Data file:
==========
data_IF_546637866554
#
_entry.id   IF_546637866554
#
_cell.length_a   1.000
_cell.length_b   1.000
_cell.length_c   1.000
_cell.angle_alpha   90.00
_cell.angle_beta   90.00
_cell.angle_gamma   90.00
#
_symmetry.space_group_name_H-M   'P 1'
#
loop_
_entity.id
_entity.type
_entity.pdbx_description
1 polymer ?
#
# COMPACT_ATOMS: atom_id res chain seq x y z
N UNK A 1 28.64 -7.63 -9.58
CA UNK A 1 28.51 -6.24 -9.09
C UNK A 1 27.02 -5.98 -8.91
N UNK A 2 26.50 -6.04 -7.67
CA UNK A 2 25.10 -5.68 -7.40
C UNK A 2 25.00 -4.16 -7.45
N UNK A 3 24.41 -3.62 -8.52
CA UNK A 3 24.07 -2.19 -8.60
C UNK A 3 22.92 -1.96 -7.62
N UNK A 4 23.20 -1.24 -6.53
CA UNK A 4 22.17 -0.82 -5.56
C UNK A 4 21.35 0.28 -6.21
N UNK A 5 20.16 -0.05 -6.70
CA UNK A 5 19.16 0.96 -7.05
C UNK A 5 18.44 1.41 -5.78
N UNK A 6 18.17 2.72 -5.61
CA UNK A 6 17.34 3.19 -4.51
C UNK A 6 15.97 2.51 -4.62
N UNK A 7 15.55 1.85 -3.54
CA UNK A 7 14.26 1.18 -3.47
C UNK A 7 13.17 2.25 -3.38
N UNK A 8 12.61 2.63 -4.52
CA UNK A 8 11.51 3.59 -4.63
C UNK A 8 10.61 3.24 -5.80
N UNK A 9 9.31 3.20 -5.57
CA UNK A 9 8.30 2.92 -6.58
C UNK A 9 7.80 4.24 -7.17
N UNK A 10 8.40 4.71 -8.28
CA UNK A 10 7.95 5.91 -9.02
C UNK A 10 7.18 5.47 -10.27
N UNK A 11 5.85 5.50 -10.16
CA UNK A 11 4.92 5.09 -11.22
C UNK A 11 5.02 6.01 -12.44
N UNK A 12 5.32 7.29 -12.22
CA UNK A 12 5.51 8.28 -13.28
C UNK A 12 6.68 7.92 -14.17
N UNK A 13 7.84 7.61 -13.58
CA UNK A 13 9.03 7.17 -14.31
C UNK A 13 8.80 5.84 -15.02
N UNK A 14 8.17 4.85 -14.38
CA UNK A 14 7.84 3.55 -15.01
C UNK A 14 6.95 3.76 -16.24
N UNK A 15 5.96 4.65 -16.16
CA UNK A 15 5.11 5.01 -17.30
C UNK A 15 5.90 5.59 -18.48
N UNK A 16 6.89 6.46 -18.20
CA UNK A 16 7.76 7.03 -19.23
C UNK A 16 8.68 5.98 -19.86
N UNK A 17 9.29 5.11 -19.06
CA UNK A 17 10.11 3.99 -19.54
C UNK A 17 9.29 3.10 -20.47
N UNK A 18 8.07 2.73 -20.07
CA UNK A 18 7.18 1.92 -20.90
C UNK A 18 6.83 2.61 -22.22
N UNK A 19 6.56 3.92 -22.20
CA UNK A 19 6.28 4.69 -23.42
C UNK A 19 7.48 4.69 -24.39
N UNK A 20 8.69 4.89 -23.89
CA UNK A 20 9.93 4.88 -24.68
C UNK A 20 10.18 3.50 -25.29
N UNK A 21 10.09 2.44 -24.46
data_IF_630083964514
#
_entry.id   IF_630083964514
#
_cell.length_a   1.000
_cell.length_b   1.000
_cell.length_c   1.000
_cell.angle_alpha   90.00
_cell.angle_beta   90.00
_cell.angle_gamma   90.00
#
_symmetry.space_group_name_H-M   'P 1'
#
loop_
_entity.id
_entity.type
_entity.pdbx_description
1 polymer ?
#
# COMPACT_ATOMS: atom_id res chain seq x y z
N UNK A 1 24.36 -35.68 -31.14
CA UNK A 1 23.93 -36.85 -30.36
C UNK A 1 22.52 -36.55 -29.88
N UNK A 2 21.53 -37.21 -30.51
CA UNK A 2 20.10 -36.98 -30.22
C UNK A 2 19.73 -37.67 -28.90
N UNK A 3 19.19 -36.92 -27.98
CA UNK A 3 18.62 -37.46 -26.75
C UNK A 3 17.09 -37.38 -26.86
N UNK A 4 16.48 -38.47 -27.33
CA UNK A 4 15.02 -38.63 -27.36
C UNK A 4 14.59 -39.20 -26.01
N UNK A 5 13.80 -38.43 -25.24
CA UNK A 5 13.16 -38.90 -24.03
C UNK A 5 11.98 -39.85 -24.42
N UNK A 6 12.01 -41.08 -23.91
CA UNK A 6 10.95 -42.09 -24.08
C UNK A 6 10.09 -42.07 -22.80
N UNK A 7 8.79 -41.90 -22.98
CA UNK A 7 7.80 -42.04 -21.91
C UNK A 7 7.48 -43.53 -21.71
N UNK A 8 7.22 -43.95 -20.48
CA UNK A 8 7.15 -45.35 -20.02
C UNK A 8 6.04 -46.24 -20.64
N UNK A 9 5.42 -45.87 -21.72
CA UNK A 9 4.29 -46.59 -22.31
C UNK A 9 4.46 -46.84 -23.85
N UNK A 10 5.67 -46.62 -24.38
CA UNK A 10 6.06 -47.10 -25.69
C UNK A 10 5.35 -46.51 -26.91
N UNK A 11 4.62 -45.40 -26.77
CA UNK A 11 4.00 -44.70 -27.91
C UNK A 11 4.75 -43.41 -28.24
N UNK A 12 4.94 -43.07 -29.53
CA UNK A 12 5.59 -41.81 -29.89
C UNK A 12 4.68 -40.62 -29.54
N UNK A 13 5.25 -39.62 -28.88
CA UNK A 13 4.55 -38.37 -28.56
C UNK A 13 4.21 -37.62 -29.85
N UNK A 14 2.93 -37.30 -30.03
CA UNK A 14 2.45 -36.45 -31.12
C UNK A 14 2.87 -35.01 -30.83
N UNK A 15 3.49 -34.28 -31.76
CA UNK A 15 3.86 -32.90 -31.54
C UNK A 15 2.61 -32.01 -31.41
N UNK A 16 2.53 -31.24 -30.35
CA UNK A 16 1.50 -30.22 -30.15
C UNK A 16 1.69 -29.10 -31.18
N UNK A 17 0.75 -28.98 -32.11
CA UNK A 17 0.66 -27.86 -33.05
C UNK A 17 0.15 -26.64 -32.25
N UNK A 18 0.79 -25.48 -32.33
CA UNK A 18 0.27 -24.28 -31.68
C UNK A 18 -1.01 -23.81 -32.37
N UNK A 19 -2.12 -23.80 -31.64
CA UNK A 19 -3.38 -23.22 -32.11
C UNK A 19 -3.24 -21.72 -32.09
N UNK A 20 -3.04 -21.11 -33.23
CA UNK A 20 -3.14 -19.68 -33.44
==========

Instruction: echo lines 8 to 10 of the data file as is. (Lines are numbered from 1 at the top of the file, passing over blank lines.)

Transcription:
_cell.angle_alpha   90.00
_cell.angle_beta   90.00
_cell.angle_gamma   90.00